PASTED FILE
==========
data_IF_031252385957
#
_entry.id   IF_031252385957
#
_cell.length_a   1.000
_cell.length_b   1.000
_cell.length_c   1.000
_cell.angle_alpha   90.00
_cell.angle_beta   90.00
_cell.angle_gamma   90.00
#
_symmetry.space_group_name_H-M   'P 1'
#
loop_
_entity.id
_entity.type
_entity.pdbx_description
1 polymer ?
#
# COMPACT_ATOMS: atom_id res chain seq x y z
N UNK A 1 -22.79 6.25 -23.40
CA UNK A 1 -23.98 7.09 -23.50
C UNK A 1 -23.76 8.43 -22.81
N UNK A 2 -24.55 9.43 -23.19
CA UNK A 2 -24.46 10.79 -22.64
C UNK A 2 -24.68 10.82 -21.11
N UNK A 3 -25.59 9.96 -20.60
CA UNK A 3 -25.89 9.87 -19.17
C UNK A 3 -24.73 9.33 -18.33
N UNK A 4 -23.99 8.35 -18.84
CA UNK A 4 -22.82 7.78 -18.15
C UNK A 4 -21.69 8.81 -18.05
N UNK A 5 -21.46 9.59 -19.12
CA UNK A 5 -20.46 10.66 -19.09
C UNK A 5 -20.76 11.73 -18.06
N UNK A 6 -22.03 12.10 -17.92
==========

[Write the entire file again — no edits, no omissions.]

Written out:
data_IF_031252385957
#
_entry.id   IF_031252385957
#
_cell.length_a   1.000
_cell.length_b   1.000
_cell.length_c   1.000
_cell.angle_alpha   90.00
_cell.angle_beta   90.00
_cell.angle_gamma   90.00
#
_symmetry.space_group_name_H-M   'P 1'
#
loop_
_entity.id
_entity.type
_entity.pdbx_description
1 polymer ?
#
# COMPACT_ATOMS: atom_id res chain seq x y z
N UNK A 1 -22.79 6.25 -23.40
CA UNK A 1 -23.98 7.09 -23.50
C UNK A 1 -23.76 8.43 -22.81
N UNK A 2 -24.55 9.43 -23.19
CA UNK A 2 -24.46 10.79 -22.64
C UNK A 2 -24.68 10.82 -21.11
N UNK A 3 -25.59 9.96 -20.60
CA UNK A 3 -25.89 9.87 -19.17
C UNK A 3 -24.73 9.33 -18.33
N UNK A 4 -23.99 8.35 -18.84
CA UNK A 4 -22.82 7.78 -18.15
C UNK A 4 -21.69 8.81 -18.05
N UNK A 5 -21.46 9.59 -19.12
CA UNK A 5 -20.46 10.66 -19.09
C UNK A 5 -20.76 11.73 -18.06
N UNK A 6 -22.03 12.10 -17.92